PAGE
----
The Economic Survey 2021-22 tabled in Parliament today has highlighted the following: (a) that economic growth is projected at 8-8.5 per cent for fiscal 2022-23, (b) both in terms of supply side and demand side growth, the Indian economy has moved to more than the pre-pandemic growth level, (c) fiscal space has been created during the period April-November 2021 due to higher revenue augmentation, leading to a lower fiscal deficit and this trend will continue for the whole of fiscal 2021-22, (d) such fiscal space will help in enhancing further allocation of capital expenditure in the Union Budget 2022-23, (e) inflation remains at elevated levels and (f) the external sector is resilient with a high build up of forex reserves.
This presents an optimistic picture of the Indian economy. But given the persistence of the inflation rate at more than the target (average 4 per cent) mandated in Flexible Inflation Targeting (FIT) coupled with an ambitious economic growth projection, when private sector investment is weak, what could be the fiscal and monetary policy mix as the Budget 2022-23 comes up on Tuesday and the monetary policy stance is decided on February 07-09, 2022?
Fiscal policy currently is rule-based and is guided by the legislative mandate of the fiscal deficit at 3 per cent of the GDP and debt to the GDP ratio at 40 per cent. Going by the reported revenue augmentation in the April–November 2021 period, the fiscal deficit to GDP ratio for the revised estimates for 2021-22 will be lower than the Budget estimates of 6.8 per cent. At a conservative estimate, it could be around 6.5 per cent.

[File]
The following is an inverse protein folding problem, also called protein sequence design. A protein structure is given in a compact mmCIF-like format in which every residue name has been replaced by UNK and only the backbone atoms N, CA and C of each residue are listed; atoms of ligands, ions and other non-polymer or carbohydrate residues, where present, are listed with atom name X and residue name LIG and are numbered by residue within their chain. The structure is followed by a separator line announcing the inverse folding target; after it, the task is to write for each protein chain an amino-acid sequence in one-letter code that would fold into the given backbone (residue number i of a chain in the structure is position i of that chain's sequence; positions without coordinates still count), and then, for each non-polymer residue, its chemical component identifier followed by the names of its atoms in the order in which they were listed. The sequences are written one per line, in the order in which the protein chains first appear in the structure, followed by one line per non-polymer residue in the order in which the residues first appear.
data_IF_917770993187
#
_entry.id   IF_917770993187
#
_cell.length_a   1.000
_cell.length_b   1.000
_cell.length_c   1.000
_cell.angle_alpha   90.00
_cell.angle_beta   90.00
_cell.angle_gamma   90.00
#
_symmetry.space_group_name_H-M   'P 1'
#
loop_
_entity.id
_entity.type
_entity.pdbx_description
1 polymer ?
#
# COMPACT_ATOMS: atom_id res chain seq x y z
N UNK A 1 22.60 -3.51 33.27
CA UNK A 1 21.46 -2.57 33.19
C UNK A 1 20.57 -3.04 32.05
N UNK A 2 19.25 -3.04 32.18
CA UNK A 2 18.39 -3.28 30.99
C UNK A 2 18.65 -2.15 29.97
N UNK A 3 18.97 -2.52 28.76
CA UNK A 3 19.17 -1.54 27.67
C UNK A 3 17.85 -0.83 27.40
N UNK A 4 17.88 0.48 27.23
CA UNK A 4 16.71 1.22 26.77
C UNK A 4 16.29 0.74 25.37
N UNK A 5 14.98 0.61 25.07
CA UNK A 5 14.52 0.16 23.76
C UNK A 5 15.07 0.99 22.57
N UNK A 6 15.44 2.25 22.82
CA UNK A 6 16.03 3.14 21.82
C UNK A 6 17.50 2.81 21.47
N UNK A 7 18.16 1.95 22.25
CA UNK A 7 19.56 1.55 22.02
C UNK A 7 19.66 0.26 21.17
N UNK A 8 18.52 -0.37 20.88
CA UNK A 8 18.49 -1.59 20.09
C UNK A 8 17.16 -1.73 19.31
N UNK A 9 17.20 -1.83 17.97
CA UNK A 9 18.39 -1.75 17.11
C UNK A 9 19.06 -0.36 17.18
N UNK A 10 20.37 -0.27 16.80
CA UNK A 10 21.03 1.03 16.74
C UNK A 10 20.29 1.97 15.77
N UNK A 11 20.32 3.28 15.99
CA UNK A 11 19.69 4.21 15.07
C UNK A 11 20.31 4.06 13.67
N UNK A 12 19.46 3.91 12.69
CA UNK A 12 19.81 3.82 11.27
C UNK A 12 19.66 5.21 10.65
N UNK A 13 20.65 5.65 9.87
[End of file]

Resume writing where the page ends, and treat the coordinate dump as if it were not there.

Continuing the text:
One important question in this context is: should the Union Budget 2022-23 start fiscal correction and consolidation? The Budget will attempt a fiscal correction with a medium-term projection. However, fiscal consolidation with sharper a correction looks difficult as projections of revenue, particularly tax revenue, cannot continue to grow for the second year running in the current circumstances. In this light, penciling in further higher revenue growth will be detrimental to good fiscal arithmetic and will question the credibility of Budget making.
Financing the deficit
Another important aspect is financing of the fiscal deficit and interest rate impact. In a rough estimate, if the fiscal deficit is reduced by a 0.5 percentage point during 2022-23 to 6 per cent of GDP and a major portion is financed by market borrowings (dated securities and treasury bills) as has been the trend, there will be an adverse impact on the interest rate. It may be noted that already the interest rate has moved to a higher trajectory. For example, the interest rate on a 10-year government bond has increased to 6.63 per cent as on January 21, 2022, from 5.95 per cent a year ago.
In the context of the projection of the growth rate of 8-8.5 per cent, we may mention that the higher allocation of capital expenditure is a necessary condition. The sufficient condition is augmenting savings to GDP ratio in the economy. The persistence of the revenue deficit which operationally implies dis-savings of the government continues to drag the savings potential of the economy. Given the downward rigidity in the revenue expenditure to address the reduction of the revenue deficit, what is important is fiscal empowerment (maximising revenue to the budget). This requires moving to a higher tax buoyancy by increasing tax compliance and broadening the tax base. This is again unlikely to be achieved in the short term.